The National Institute of Health defines nutrition in a way that most people think about it: "The process of the body using food to sustain life; the study of food and diet." But nutrition also connects to the whole food system. The wide variation in seed and animal varieties, the way those plants and animals are raised, the harvesting, processing, and marketing -- including the people, natural resources, and political and economic forces that impact it -- all these are part of the food system, and so all these impact nutrition. Nutrition, therefore, needs to be thought of as a very broad and inclusive topic. At the same time, it begins with your most basic, everyday action: what you eat.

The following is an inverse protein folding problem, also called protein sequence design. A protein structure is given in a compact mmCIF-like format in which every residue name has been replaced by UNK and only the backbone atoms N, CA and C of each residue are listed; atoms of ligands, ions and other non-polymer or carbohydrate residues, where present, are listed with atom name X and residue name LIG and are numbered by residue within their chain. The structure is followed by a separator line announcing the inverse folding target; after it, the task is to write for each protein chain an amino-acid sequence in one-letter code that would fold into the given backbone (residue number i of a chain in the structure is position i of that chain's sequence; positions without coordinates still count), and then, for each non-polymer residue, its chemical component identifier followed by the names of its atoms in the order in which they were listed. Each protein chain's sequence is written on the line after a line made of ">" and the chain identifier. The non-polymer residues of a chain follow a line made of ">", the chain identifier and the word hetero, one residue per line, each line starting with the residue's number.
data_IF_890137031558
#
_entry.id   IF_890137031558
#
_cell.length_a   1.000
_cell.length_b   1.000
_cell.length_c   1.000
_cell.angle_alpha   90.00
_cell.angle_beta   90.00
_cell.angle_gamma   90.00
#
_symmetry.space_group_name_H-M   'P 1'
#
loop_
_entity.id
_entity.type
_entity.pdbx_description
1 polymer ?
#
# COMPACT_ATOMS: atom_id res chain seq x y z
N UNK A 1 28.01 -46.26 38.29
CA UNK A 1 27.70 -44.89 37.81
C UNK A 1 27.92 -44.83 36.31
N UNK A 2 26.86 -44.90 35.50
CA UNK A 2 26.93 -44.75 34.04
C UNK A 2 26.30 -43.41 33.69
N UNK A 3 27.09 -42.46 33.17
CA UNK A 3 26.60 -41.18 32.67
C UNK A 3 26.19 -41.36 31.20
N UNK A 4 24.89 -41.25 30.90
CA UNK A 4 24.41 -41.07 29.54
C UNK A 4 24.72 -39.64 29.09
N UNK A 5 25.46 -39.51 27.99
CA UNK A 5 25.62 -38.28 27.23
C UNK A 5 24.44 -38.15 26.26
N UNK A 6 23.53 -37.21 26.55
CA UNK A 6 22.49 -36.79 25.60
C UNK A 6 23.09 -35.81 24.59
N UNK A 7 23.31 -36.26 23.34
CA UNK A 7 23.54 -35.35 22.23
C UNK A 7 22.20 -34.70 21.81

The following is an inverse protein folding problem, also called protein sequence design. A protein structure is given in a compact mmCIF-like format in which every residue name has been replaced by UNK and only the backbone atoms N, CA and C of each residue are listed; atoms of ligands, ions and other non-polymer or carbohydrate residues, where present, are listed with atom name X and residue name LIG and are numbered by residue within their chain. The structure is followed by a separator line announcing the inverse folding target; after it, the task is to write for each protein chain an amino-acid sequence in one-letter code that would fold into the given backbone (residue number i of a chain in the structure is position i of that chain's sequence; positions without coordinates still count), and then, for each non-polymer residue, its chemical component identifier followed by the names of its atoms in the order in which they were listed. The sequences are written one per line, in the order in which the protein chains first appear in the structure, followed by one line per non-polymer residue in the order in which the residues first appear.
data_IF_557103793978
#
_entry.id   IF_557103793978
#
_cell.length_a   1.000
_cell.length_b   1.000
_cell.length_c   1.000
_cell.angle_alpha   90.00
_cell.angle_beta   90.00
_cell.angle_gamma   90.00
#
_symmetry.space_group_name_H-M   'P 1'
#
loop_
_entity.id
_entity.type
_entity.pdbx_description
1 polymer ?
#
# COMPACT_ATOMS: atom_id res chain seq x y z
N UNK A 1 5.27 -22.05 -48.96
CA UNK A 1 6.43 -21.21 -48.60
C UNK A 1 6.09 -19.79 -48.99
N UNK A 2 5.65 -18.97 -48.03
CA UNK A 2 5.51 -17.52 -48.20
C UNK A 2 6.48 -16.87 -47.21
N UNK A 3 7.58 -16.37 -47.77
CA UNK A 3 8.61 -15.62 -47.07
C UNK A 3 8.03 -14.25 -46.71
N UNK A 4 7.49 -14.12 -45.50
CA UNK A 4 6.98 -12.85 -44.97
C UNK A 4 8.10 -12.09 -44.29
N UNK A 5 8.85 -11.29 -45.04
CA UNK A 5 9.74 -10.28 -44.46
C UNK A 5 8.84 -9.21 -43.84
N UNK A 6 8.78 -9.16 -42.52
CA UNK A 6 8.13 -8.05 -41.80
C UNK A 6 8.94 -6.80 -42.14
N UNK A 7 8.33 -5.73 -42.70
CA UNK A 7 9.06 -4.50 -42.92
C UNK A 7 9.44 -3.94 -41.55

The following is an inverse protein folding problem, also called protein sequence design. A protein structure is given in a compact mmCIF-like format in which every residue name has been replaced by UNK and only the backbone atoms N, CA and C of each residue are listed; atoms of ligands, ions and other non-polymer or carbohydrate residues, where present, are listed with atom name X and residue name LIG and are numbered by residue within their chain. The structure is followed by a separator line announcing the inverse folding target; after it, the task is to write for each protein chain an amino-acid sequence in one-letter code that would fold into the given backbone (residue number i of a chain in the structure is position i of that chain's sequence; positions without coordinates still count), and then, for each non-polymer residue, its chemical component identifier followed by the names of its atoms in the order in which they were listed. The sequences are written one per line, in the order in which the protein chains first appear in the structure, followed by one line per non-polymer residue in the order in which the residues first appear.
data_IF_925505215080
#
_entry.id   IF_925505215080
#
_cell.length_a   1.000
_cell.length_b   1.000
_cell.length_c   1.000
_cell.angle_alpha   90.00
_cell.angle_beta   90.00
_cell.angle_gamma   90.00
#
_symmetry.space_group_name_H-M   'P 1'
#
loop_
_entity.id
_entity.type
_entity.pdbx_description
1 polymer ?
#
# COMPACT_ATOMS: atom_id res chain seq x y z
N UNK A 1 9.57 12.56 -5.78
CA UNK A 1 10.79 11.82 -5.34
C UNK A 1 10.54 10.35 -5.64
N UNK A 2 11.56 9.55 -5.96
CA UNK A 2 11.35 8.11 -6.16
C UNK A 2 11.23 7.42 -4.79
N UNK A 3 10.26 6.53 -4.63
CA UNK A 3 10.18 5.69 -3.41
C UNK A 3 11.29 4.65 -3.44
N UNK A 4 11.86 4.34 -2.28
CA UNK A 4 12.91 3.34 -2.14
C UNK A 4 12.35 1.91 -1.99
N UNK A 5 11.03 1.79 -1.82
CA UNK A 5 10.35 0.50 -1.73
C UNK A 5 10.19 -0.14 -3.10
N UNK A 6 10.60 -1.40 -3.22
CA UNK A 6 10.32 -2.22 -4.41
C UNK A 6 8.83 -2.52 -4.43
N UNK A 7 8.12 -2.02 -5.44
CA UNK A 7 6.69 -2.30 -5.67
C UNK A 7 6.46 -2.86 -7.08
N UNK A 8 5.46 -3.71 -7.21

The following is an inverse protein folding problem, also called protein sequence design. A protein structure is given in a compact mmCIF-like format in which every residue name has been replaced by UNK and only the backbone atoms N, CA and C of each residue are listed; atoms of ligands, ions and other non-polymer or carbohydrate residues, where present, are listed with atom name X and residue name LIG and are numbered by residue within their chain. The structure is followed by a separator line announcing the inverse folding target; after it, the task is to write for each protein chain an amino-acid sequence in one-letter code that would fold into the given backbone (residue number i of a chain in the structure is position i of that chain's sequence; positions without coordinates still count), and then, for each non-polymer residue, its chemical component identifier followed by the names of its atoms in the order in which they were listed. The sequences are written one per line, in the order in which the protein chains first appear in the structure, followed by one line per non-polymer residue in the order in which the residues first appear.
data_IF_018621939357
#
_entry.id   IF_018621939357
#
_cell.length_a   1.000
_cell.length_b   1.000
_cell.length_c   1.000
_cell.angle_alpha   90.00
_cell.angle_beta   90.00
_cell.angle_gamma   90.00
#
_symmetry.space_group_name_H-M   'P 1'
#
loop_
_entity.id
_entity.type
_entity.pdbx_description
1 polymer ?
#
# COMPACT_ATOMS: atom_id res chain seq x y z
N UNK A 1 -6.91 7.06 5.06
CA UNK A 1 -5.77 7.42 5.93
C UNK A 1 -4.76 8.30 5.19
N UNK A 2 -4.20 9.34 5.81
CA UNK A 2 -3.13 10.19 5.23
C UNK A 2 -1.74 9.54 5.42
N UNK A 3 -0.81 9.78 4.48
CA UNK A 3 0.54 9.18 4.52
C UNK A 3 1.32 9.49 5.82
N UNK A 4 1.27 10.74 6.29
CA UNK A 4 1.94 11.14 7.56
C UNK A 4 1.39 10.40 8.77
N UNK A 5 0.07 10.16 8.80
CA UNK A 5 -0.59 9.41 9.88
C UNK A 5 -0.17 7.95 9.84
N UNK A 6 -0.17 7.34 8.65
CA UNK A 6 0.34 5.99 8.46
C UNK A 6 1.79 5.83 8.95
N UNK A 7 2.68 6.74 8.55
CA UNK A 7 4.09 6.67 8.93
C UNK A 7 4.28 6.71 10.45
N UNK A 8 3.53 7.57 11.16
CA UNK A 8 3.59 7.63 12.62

Do you know what you are eating? Or where your food comes from? Or who grows the food, and how? Do you know where you can find nutritious food? Or what foods are nutritious? Don’t be surprised if you can’t answer these questions, because, as Eric Schlosser writes in Fast Food Nation, our food has changed more in the last forty years than in the last forty thousand. We are in the midst of a crisis in our food system that is challenging our understanding of nutrition and food itself. An overabundance of food is available year-round, but fresh, nutritious food is often only available to those who can afford it. Inexpensive, nutritionally-poor food is contributing to the highest rates of obesity the United States has ever seen. The incidences of type 2 diabetes, heart disease, and high blood pressure are skyrocketing, particularly in poor populations who can least afford it. At the same time, growing numbers of hungry people are turning up at soup kitchens and food pantries.